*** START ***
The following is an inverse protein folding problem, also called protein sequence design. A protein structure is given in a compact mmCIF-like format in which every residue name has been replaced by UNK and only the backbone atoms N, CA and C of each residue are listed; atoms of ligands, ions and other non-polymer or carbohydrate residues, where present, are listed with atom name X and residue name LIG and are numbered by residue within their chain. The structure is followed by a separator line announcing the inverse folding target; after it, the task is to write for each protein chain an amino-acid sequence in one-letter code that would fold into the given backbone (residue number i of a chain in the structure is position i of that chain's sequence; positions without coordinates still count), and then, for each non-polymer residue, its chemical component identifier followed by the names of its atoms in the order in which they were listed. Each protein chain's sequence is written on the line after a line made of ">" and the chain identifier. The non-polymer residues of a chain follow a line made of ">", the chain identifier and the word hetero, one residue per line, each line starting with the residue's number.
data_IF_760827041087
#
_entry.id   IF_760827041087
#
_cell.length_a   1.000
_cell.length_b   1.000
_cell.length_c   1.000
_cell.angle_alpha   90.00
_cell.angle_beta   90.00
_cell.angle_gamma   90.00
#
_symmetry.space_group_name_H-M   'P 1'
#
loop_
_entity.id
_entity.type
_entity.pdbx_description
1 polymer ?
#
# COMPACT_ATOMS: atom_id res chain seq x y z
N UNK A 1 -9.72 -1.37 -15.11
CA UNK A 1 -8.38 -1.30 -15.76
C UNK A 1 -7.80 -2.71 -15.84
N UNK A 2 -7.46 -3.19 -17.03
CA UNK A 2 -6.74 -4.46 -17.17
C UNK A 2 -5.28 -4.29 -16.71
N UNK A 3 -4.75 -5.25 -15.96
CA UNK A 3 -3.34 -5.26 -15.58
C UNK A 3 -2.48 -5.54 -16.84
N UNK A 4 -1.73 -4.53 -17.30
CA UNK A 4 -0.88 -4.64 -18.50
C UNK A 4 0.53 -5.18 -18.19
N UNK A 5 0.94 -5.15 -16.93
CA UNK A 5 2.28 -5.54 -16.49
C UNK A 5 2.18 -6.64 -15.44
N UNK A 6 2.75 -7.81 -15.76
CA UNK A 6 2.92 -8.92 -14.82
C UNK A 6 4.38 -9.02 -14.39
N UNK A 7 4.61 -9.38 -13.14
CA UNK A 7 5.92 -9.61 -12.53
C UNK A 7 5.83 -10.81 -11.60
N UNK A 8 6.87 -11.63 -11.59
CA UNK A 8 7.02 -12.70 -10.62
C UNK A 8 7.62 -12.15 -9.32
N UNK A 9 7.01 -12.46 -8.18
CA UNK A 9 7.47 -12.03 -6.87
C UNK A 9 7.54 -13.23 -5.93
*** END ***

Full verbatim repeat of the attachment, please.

The following is an inverse protein folding problem, also called protein sequence design. A protein structure is given in a compact mmCIF-like format in which every residue name has been replaced by UNK and only the backbone atoms N, CA and C of each residue are listed; atoms of ligands, ions and other non-polymer or carbohydrate residues, where present, are listed with atom name X and residue name LIG and are numbered by residue within their chain. The structure is followed by a separator line announcing the inverse folding target; after it, the task is to write for each protein chain an amino-acid sequence in one-letter code that would fold into the given backbone (residue number i of a chain in the structure is position i of that chain's sequence; positions without coordinates still count), and then, for each non-polymer residue, its chemical component identifier followed by the names of its atoms in the order in which they were listed. Each protein chain's sequence is written on the line after a line made of ">" and the chain identifier. The non-polymer residues of a chain follow a line made of ">", the chain identifier and the word hetero, one residue per line, each line starting with the residue's number.
data_IF_760827041087
#
_entry.id   IF_760827041087
#
_cell.length_a   1.000
_cell.length_b   1.000
_cell.length_c   1.000
_cell.angle_alpha   90.00
_cell.angle_beta   90.00
_cell.angle_gamma   90.00
#
_symmetry.space_group_name_H-M   'P 1'
#
loop_
_entity.id
_entity.type
_entity.pdbx_description
1 polymer ?
#
# COMPACT_ATOMS: atom_id res chain seq x y z
N UNK A 1 -9.72 -1.37 -15.11
CA UNK A 1 -8.38 -1.30 -15.76
C UNK A 1 -7.80 -2.71 -15.84
N UNK A 2 -7.46 -3.19 -17.03
CA UNK A 2 -6.74 -4.46 -17.17
C UNK A 2 -5.28 -4.29 -16.71
N UNK A 3 -4.75 -5.25 -15.96
CA UNK A 3 -3.34 -5.26 -15.58
C UNK A 3 -2.48 -5.54 -16.84
N UNK A 4 -1.73 -4.53 -17.30
CA UNK A 4 -0.88 -4.64 -18.50
C UNK A 4 0.53 -5.18 -18.19
N UNK A 5 0.94 -5.15 -16.93
CA UNK A 5 2.28 -5.54 -16.49
C UNK A 5 2.18 -6.64 -15.44
N UNK A 6 2.75 -7.81 -15.76
CA UNK A 6 2.92 -8.92 -14.82
C UNK A 6 4.38 -9.02 -14.39
N UNK A 7 4.61 -9.38 -13.14
CA UNK A 7 5.92 -9.61 -12.53
C UNK A 7 5.83 -10.81 -11.60
N UNK A 8 6.87 -11.63 -11.59
CA UNK A 8 7.02 -12.70 -10.62
C UNK A 8 7.62 -12.15 -9.32
N UNK A 9 7.01 -12.46 -8.18
CA UNK A 9 7.47 -12.03 -6.87
C UNK A 9 7.54 -13.23 -5.93